Why therapy?

What have you heard about therapy that makes you want to avoid it? Growing up, my impression of therapy was mostly taken from the show "Growing Pains" where Alan Thicke's character was a psychiatrist who ran his practice out of his home. He seemed nice enough and he did not talk about his clients (which is a good thing since we are bound by confidentiality!). But, everything about what he did seemed mysterious. What went on behind that closed door?

It is this mystery that sometimes confuses people about therapy or may even turn them off. Questions like "what does it mean if I'm in therapy?" or "what will my therapist think about me?" make people hesitant to start and sometimes stay in therapy. I think this is understandable considering how little the media shows positive therapy experiences, how much silence there is around therapy (i.e. there are people you know who are in therapy but do not talk about it), and how positive mental health is not always promoted the same way as good physical health. But, I'm going to encourage you to take a look at yourself and what you need and think about pushing yourself out of your comfort zone. 

Here is what I want you to know about therapy to help you in your decision to start:

  • Therapy is not someone telling you what to do or giving you advice. 
    • You may have enough people in your life who will be glad to tell you what to do - friends, family, coworkers, your hairstylist who you vent to about your day. You do not need one more person telling you what to do.
    • What you do need is someone who is going to challenge you to come to your own conclusions about what is best for you based on your needs and new knowledge about yourself that you gain. You also need to have some difficult discussions with someone who is not going to judge you or have their own thoughts about what you should do based on their own experiences. Therapists will be neutral and work to understand your frame of reference when helping vs. using their own personal experiences to guide you. You are not me, so why would what worked for me work for you? What is more important is getting you to see what works for YOU.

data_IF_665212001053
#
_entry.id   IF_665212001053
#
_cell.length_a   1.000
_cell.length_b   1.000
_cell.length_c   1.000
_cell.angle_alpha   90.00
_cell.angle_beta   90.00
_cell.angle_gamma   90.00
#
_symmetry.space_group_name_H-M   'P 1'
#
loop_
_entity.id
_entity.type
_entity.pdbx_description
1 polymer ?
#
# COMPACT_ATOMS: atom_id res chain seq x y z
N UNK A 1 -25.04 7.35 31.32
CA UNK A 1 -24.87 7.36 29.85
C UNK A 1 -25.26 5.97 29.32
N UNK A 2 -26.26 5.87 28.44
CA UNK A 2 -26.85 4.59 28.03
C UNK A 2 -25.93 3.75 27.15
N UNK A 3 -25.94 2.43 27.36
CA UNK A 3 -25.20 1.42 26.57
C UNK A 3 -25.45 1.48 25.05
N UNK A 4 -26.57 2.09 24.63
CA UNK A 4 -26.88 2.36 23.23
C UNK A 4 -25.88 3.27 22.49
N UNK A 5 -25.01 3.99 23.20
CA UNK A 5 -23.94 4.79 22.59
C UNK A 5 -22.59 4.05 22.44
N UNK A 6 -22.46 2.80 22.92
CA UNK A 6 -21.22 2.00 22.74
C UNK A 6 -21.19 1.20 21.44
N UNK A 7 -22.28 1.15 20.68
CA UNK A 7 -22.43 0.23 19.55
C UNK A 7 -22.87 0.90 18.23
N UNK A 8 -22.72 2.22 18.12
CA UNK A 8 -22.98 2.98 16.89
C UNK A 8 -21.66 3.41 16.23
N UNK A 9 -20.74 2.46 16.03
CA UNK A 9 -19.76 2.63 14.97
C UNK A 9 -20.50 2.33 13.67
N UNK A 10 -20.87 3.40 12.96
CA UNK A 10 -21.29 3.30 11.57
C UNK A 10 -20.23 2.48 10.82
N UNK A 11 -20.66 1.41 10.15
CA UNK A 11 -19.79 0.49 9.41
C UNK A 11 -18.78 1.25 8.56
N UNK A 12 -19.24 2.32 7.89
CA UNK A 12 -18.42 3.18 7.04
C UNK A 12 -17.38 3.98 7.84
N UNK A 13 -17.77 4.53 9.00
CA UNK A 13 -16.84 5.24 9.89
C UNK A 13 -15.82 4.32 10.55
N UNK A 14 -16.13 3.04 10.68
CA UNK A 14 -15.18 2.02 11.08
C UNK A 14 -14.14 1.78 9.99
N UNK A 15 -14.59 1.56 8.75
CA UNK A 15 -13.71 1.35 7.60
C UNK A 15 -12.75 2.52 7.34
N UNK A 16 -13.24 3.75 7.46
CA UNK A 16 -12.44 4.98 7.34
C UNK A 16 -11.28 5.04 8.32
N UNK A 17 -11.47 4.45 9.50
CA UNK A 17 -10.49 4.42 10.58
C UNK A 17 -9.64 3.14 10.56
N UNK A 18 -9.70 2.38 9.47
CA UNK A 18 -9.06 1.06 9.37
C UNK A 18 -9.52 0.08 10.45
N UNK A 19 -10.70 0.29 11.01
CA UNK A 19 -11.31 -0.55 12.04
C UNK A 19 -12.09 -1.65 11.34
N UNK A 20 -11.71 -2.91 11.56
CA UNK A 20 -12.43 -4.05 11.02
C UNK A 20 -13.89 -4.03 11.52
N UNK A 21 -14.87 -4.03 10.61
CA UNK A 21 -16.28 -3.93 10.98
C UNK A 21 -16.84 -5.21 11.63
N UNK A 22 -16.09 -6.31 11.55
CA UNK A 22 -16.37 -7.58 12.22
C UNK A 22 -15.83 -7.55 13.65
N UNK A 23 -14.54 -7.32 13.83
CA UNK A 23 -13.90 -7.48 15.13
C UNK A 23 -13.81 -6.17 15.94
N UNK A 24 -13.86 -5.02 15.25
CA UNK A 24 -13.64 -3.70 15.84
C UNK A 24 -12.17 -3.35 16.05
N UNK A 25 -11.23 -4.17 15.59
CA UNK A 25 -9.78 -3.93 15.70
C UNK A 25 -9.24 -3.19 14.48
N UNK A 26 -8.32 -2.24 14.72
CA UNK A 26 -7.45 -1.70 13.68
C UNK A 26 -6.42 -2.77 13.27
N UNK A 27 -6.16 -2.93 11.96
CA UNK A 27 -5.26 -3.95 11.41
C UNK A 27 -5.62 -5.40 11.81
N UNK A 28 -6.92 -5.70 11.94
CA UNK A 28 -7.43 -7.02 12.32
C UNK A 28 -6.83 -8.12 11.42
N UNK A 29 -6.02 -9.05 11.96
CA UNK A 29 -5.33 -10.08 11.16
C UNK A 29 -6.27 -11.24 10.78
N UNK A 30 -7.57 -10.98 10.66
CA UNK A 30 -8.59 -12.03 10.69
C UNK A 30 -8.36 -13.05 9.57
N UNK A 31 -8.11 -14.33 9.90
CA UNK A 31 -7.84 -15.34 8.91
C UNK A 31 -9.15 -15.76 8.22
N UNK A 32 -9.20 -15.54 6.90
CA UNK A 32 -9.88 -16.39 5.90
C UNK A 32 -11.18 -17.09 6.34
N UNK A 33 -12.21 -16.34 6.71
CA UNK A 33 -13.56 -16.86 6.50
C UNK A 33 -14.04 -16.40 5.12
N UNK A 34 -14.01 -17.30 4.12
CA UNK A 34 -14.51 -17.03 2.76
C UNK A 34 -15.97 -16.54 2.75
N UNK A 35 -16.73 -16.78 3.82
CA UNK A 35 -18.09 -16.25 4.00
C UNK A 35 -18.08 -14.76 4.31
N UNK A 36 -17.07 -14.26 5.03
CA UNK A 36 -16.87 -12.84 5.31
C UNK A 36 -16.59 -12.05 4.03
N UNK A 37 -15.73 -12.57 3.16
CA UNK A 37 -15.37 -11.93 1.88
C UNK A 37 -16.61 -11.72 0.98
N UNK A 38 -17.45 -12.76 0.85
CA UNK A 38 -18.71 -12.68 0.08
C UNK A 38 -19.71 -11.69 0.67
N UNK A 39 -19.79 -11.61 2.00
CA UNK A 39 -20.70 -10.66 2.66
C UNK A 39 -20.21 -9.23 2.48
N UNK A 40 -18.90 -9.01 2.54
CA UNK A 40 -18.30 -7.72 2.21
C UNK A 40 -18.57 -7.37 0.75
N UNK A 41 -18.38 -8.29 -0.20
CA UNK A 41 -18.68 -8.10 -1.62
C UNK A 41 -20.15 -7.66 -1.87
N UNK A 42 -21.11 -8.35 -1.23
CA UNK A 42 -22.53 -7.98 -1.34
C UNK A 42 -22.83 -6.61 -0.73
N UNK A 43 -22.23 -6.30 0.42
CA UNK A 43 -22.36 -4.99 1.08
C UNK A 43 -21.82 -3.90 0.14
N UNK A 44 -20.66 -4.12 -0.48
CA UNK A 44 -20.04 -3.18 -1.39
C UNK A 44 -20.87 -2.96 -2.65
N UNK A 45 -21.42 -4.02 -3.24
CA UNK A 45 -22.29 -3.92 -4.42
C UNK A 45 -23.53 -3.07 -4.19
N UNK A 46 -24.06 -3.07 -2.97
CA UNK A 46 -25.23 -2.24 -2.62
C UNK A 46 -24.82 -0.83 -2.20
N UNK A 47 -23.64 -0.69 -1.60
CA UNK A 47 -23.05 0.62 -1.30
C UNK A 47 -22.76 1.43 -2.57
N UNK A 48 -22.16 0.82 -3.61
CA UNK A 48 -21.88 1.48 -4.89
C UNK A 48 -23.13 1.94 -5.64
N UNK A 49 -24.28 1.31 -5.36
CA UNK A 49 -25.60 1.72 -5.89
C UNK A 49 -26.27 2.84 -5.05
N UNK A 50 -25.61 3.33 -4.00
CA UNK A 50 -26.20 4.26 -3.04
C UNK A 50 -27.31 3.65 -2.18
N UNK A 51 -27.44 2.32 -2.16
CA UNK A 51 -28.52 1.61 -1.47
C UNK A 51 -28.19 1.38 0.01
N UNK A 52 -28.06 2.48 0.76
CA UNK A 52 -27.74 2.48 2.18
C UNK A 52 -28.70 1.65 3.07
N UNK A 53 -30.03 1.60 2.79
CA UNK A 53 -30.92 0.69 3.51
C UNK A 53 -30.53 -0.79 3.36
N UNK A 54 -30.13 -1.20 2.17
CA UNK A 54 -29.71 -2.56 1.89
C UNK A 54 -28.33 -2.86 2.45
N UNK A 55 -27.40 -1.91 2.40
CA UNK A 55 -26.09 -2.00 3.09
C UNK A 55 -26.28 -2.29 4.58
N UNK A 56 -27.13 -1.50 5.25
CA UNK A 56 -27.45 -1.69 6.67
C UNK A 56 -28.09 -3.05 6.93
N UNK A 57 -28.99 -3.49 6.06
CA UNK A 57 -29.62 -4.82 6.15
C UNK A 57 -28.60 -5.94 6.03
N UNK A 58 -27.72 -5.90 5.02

• Therapy is for everyone!
    • You can have diagnosed mental health concerns and come to therapy (i.e. depression, bipolar disorder, PTSD, phobias, etc.) or you can want to work on personal growth, decision making issues, assertiveness, etc. You can also have both. Bottom line - therapy is for everyone because everyone goes through highs and lows in life. Everyone has times when they feel like they need someone else's thoughts and ideas to help them through. Everyone needs someone in their life who they can completely open up to without judgment and without an agenda. 
  • Therapists offer a non-judgmental, open, genuine space for you to be you. The point of having a therapist is for you to have someone who is trained to help you while also being caring, understanding and encouraging. 
    • You can always change therapists if you are not comfortable with him or her. Sometimes both people can be amazing people but the fit is not there. Shopping for a therapist is like shopping for a car...you have to find what is right for you. 
    • Therapists may not share a lot about their own lives and this is purposely done. The whole point of therapy is for you to have time to share what you need to share and the focus should be on you vs. your therapist. We want that time to be yours. 

Now that you have some information on what therapy is really about and how it can help, my question to you is...why not therapy?